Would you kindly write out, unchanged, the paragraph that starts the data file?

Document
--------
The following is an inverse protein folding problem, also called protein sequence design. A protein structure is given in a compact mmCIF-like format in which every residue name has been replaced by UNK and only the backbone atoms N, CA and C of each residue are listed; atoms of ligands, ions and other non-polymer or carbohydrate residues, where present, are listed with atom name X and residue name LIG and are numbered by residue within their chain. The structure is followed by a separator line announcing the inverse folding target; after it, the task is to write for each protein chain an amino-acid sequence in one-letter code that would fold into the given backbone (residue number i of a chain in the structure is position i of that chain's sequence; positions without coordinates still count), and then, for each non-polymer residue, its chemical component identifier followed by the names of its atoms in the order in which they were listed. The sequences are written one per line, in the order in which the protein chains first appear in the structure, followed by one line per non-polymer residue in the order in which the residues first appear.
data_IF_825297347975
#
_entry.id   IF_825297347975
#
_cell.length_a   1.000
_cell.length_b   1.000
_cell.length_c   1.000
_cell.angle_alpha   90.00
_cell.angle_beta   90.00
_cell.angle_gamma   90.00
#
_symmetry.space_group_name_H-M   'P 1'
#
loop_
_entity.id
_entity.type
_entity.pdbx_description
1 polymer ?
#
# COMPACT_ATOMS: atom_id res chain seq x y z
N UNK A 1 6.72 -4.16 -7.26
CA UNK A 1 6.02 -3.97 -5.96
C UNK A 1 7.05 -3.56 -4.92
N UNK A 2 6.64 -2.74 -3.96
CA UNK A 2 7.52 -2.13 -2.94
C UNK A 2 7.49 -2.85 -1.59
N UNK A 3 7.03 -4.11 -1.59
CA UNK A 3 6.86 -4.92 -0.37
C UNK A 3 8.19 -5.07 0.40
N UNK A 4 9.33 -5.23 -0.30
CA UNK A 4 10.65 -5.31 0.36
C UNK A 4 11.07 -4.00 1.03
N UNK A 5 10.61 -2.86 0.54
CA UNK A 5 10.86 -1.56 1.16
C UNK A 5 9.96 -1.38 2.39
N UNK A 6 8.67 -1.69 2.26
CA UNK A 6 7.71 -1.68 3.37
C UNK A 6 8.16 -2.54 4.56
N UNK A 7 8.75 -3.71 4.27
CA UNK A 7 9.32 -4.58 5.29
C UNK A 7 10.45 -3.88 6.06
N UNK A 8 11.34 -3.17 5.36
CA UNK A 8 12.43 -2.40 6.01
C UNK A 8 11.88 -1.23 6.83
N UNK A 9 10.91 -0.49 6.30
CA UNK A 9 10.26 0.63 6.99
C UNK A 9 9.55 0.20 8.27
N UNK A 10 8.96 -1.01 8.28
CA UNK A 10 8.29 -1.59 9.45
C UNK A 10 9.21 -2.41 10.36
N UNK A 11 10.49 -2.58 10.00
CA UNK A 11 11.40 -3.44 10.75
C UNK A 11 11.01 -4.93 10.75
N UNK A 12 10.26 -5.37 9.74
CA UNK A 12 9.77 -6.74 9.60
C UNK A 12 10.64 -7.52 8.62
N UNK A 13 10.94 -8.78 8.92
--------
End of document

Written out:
The following is an inverse protein folding problem, also called protein sequence design. A protein structure is given in a compact mmCIF-like format in which every residue name has been replaced by UNK and only the backbone atoms N, CA and C of each residue are listed; atoms of ligands, ions and other non-polymer or carbohydrate residues, where present, are listed with atom name X and residue name LIG and are numbered by residue within their chain. The structure is followed by a separator line announcing the inverse folding target; after it, the task is to write for each protein chain an amino-acid sequence in one-letter code that would fold into the given backbone (residue number i of a chain in the structure is position i of that chain's sequence; positions without coordinates still count), and then, for each non-polymer residue, its chemical component identifier followed by the names of its atoms in the order in which they were listed. The sequences are written one per line, in the order in which the protein chains first appear in the structure, followed by one line per non-polymer residue in the order in which the residues first appear.